On this breakdown, Gorgui showed hard on Williams after his man — Harrell — set a pick and rolled toward the rim. Tyus initially helped over to bump Harrell, before leaving the big man alone by the rim so that he could get back to his own guy Evans, who was spotted up at the three-point line. Frankly, I don’t know what Thibs wants in this situation. It might’ve been on Crawford to help over since he was a skip pass away, unlike both Towns and Tyus who were guarding the guys next to Williams. But it looked really bad when Tyus left Harrell alone by the hoop to catch the pass and easily dunk it home. After this play, Thibs called timeout and subbed in Taj and Teague for Gorgui and Tyus.

Breakdown 4: Get Back on Defense

On this breakdown, Harrell ran harder than Towns (and everyone else) in transition. He caught this lob pass and scored the oop layup for an easy 2 points.

Breakdown 5: Jimmy & Taj Aren’t Perfect Themselves

On this breakdown, Butler wasn’t quite ready for Williams to drive baseline and Taj was up higher than he needed to be when defending DeAndre Jordan, a non-shooter. Williams scored a half-contested layup.

Breakdown 6: DeAndre Jordan Can Dunk and You Need to Be Aware of That

On this breakdown, Taj has to leave Jordan to help out on the driving Williams. Towns treats the situation as if Williams is going to pull up for a jumper and he will just wait to see if the rebound comes his way. Williams recognized the situation and instead tossed a lob to DAJ, who flushed it home for two points. Towns should’ve fought around Jordan when Gibson left him there.

Breakdown 7: One More Time: DeAndre Jordan Can Dunk and You Need to Be Aware of That

On this breakdown, Taj switched onto Williams after Jordan set the screen and rolled to the hoop. Towns initially did what he was supposed to do, helping out onto Jordan rolling toward the rim. For whatever reason, he changed his mind and raced away from DAJ out to Jamil Wilson in the corner. With Jordan alone next to the hoop, Williams once again dished to his big man who once again dunked it.

In the 4th Quarter and the entire game, the Clips also hit threes — they were 15-34 (44.1%) from downtown in the game — but allowing 7 easy baskets to a team devoid of good playmaking seemed like the worst Timberwolves sin of many in this game.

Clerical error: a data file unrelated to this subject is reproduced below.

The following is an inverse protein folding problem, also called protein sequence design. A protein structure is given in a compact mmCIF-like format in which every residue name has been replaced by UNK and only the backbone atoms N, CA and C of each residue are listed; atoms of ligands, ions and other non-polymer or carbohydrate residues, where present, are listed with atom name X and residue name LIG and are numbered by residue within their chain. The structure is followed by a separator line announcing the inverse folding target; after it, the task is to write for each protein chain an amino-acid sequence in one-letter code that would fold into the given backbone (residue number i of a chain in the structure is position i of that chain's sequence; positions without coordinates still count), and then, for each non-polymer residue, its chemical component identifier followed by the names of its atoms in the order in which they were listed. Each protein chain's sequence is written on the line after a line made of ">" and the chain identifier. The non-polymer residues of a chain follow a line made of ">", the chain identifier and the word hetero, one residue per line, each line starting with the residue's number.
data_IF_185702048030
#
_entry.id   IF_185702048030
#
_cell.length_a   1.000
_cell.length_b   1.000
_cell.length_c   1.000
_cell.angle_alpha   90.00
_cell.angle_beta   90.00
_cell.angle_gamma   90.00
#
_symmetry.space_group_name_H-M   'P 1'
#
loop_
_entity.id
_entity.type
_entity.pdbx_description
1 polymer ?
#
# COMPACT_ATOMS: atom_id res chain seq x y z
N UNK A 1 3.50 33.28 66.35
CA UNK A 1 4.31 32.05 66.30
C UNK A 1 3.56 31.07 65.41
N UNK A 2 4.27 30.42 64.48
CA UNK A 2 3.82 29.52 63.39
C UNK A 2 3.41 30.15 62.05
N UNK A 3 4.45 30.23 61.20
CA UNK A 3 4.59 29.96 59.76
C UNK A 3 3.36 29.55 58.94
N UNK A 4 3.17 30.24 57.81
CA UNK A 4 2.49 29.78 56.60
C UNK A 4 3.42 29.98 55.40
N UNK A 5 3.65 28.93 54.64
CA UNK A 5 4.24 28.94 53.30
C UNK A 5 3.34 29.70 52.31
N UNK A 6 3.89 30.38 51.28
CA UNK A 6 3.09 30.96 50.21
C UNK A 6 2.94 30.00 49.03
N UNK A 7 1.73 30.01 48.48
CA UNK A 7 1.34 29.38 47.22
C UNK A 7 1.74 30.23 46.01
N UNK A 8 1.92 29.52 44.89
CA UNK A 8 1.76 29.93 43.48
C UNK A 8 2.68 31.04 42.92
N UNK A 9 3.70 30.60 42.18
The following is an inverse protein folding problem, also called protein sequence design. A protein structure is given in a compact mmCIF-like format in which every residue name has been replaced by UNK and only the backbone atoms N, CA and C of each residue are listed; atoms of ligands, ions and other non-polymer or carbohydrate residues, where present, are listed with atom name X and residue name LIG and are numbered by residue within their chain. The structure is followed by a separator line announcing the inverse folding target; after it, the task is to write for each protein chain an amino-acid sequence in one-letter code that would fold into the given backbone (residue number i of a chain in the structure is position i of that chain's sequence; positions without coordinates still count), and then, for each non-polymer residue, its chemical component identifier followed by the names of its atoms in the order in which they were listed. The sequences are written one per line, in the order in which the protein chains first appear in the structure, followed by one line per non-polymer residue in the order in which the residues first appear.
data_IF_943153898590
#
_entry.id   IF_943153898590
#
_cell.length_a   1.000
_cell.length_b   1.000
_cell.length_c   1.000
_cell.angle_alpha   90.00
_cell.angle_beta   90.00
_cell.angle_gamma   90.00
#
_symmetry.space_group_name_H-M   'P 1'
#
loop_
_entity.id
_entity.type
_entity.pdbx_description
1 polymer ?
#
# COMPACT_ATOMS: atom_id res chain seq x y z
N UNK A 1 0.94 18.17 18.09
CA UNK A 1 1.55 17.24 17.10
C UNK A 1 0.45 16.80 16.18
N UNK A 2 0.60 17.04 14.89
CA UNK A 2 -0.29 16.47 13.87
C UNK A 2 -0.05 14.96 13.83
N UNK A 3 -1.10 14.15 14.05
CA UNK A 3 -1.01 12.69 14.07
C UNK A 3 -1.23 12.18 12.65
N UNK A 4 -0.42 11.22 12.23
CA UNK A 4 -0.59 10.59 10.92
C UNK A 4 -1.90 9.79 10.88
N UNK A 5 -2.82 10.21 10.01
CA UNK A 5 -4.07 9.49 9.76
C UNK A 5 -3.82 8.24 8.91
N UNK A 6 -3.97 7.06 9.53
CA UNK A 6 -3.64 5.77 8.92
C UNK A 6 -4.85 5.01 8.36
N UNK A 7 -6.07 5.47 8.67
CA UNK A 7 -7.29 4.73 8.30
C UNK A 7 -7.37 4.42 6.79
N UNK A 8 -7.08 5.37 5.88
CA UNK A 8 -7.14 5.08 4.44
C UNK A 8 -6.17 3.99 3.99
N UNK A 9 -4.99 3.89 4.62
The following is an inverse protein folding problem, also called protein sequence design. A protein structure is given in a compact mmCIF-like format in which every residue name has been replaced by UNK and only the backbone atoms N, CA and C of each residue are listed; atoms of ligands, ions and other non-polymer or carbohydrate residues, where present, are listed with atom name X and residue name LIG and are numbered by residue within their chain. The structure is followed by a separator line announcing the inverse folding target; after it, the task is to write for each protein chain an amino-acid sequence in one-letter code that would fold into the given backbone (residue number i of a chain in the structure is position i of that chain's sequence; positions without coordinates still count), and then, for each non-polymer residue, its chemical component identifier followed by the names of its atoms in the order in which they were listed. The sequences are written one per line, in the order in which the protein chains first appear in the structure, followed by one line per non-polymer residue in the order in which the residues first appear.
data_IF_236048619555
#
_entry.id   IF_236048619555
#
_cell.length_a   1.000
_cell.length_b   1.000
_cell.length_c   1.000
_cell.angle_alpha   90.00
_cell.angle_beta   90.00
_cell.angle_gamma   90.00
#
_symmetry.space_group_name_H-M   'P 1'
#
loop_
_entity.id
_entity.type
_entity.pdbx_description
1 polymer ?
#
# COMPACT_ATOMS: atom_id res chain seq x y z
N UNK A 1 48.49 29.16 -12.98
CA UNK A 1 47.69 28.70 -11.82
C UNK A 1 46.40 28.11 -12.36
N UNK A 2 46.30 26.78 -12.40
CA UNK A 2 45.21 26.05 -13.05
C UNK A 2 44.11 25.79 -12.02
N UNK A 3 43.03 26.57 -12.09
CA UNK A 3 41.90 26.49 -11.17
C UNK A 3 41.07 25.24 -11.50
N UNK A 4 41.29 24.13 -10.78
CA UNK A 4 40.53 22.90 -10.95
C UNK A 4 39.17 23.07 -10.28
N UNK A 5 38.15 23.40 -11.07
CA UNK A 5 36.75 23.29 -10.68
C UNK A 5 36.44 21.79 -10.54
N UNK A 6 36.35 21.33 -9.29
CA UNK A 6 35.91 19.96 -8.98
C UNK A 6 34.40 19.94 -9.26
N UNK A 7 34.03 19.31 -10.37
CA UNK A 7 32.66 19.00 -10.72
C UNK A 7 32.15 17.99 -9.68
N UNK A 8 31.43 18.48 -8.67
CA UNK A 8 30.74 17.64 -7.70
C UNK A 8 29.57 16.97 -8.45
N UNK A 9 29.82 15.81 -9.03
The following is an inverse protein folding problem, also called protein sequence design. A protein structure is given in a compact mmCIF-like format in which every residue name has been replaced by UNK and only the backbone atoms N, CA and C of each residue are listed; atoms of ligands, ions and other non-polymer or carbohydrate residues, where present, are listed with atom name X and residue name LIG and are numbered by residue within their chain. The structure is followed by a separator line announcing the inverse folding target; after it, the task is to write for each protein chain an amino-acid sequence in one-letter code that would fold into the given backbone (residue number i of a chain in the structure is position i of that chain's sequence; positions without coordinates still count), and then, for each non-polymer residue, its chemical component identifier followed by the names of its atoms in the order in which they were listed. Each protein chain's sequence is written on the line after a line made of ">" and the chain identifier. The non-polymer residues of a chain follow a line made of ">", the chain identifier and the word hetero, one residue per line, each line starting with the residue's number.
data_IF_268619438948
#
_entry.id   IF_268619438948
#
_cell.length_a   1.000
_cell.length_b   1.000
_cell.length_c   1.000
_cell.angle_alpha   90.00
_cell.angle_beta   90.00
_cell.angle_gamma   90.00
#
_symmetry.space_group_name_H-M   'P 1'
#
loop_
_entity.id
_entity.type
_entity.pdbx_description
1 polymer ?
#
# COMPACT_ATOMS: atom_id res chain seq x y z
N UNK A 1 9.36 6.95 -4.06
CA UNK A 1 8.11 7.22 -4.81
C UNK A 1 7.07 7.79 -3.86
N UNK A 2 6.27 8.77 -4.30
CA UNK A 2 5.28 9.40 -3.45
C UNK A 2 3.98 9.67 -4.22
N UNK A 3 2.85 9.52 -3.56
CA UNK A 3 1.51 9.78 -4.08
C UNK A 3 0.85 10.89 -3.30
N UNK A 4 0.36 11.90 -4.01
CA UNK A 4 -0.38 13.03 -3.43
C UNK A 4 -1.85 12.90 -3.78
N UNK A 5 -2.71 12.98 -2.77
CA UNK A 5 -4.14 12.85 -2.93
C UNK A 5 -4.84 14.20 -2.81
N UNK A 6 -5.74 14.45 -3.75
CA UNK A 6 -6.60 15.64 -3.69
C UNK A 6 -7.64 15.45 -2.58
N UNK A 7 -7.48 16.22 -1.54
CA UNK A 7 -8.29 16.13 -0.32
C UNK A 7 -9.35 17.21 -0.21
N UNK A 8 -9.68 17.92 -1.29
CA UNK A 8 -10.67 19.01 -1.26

The talking points after the game were pretty consistent: a win is a win, they need to keep working and move onto the next one.

In the standings, that is certainly true: the Wolves improve to 14-10 after this one and play against another conference rival in Memphis tomorrow night. But if they don’t tighten up these defensive rotations, they’ll get blown off the floor against normal, healthy, NBA competition. That they nearly lost to this version of the Clippers will hopefully serve as a warning that more will be needed tomorrow night. Judging by Butler’s post-game statements to the Target Center crowd, it sounds like he understands what’s up:

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5 thoughts on “Wolves 112, Clippers 106: A Win is a win. I guess.

  1. Man, the Wolves’ schedule so far this entire season has been pretty easy and we are entering a stretch where we play the scrubs version of the Clippers twice (this being one of them) struggling Memphis, and the Mavericks. It’s really strange. I think as we putter along above .500, it is good to keep that in mind. We’ve had it easy. So that means at least to some degree the schedule will get harder later in the season. Will we be up to the challenge? Games like this suggest we won’t be.

    Andy went through a lot of work here to break down our… breakdowns. It’s odd to hear Jimmy say stuff like “but I wanna play some defense.” Then do it! You can’t help the D breakdowns of your teammates, but Jimmy did several not good things on D all by himself in this game (and this season). He’s also not communicating and providing the level of on court D leadership I expected. I like that he WANTS to play defense and is mad, even after a win, about the level of D the team is playing. That’s a first step, I guess.

    But man, those breakdowns! At one point we left DeAndre right under the basket without anyone within 15 feet. It was crazy. I don’t understand how an NBA team can be this court-unaware on D, let alone with Butler and Gibson on the roster. It’s… suspicious.

    We finally got ‘finisher Butler’ in his pure form. This was all about Jimmy taking it to the hole in crunch time, and the Clippers responded more poorly to pretty pedestrian drives by him than I’d expect from most other teams. Jimmy had one really cool spin finish. Otherwise, if he wants to take over games down the stretch he’s going to have to bring some better material.

    More empty stat Teague again (a Rubioesque 9pts 10ast and 3 steals with half the impact and a rusty gate offense). More Tyus, please.

    Only played 3 bench players.

    We need to take threes to keep pace with teams. We didn’t in this one, although it didn’t prevent us from winning. Wiggins did his part. He’s taking more 3’s (5 in this one) and has worked on his shot. However, it is important to realize that he’s never going to be a pure shooter and relying on nightly 3’s from him might be unwise. He was 0-5 in this one. In general, we got beat down as far as shooting percent goes in this one (which happens when you have a concrete-in-the-sneakers offense and just plain poor D.) Have not fear, I’m sure Thibs is working all these issues out! Oh, wait…